The argillite slate is a thinly laminated, gray, fine-grained siltstone, composed of clastic (transported) rock fragments. The geologic history of the Tillery Formation began 550 million years ago in the Cambrian Period, approximately 330 million years before dinosaurs. Rock fragments of volcanic ash origin were deposited in a water environment (sedimentation) and later solidified into solid rock (lithification). Consequent burial and tectonic pressure then changed (metamorphosed) the rock into argillite slate.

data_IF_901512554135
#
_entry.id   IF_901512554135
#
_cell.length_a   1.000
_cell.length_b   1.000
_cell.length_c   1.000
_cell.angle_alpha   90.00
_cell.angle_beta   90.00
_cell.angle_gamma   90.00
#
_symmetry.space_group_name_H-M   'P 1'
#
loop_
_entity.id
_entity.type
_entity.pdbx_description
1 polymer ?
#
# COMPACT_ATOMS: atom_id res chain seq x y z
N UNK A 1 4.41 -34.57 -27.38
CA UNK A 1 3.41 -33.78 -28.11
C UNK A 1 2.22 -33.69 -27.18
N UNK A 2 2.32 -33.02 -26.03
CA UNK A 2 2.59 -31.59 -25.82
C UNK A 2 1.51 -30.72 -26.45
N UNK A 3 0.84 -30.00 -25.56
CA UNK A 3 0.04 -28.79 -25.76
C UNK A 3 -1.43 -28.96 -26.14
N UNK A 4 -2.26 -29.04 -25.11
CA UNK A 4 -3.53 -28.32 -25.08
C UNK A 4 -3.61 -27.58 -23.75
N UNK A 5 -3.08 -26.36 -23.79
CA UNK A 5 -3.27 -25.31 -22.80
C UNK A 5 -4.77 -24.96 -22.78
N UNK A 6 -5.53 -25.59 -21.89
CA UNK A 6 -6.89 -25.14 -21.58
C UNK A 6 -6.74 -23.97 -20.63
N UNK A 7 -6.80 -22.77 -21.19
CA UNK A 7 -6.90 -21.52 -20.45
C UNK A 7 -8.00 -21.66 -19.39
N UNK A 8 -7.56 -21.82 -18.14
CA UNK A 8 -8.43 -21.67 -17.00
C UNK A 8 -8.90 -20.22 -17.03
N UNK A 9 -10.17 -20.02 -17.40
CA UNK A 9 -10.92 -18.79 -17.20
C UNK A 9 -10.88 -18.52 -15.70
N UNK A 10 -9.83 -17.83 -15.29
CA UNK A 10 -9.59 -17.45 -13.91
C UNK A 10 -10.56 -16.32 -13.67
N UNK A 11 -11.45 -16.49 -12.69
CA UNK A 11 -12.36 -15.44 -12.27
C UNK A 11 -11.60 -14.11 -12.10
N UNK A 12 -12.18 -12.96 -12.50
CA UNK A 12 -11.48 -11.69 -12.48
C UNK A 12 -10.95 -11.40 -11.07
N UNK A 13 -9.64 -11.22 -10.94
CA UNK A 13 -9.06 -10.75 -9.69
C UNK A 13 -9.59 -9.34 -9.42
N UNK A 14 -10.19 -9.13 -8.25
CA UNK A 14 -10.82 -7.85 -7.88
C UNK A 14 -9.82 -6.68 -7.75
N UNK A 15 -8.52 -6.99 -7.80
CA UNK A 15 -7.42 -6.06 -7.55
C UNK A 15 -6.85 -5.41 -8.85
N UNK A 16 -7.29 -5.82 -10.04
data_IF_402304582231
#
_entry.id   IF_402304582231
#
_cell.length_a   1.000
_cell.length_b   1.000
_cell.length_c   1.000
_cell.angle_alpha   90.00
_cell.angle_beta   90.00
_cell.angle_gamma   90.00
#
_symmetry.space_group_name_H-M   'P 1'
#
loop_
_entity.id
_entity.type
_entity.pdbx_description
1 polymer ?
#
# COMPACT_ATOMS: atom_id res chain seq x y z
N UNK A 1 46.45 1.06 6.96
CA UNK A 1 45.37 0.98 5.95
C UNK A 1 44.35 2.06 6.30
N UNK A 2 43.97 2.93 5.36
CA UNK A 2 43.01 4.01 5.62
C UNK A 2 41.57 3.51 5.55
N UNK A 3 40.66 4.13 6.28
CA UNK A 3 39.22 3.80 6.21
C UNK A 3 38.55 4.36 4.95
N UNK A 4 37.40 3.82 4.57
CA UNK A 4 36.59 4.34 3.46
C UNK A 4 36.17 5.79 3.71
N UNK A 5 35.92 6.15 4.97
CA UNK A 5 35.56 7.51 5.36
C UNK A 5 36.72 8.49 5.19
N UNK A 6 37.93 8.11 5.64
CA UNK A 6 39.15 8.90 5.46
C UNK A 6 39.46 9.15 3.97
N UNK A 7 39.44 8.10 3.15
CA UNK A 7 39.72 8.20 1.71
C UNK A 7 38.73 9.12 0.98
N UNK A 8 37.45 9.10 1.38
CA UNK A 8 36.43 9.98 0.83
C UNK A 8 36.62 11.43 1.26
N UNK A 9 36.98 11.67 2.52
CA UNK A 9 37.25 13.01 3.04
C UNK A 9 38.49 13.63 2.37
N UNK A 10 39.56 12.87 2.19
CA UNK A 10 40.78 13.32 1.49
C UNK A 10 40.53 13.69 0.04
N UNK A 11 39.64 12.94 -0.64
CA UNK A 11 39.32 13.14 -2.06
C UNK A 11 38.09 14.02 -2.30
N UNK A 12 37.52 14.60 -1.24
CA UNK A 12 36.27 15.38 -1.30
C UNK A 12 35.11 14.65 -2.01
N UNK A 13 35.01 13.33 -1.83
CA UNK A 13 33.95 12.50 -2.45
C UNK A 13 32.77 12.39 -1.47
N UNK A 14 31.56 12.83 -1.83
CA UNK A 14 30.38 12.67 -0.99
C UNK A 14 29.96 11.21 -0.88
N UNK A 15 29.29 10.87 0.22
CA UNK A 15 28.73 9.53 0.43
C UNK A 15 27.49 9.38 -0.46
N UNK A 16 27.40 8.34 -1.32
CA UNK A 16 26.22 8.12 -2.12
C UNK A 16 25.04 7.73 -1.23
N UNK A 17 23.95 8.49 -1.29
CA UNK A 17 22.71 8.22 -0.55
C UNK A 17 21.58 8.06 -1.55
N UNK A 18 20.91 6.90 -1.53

Along with the deposition of the volcanic ash was an occasional ash (debris) flow or gravitational mud-type flow into the same deposition basin. Additional layers, consisting of volcanic tuff with high calcite concentrations, formed within the system. Subsequent millions of years of geologic forces caused the alternating layers of material to fold and fault, causing disorder to the once ordered, layered system. Along with this disorder came diabase dike rock intrusion of Triassic-Jurassic age (about 180-220 million years ago), which caused additional rock structures of vertical emplacement that further complicated the system.

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